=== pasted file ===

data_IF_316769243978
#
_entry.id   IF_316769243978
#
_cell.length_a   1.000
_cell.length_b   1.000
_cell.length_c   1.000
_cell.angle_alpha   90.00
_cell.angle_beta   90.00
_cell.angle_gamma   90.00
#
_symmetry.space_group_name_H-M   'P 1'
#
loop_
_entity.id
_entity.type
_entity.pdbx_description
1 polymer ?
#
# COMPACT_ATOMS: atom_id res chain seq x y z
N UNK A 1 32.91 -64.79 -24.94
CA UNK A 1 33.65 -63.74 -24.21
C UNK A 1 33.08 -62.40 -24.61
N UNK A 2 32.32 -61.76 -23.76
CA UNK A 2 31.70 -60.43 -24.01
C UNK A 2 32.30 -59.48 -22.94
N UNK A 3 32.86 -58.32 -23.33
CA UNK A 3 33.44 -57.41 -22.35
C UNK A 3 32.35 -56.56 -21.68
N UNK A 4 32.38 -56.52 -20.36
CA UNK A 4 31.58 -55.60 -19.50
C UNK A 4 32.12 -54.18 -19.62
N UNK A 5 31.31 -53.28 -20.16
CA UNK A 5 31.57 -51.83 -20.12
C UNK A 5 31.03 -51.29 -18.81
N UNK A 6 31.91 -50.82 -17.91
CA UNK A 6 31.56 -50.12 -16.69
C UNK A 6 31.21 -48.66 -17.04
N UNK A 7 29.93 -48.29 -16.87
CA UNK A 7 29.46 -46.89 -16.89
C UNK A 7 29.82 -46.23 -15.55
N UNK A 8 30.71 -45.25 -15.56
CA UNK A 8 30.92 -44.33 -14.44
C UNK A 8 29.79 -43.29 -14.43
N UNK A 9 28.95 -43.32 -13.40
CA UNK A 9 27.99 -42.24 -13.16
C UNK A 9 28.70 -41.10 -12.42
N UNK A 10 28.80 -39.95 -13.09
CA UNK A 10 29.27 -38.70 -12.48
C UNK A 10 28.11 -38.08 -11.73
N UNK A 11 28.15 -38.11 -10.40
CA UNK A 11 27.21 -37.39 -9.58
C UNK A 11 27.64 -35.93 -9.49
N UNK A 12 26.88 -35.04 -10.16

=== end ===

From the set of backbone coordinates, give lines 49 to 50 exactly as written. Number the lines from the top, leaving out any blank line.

CA UNK A 10 29.27 -38.70 -12.48
C UNK A 10 28.11 -38.08 -11.73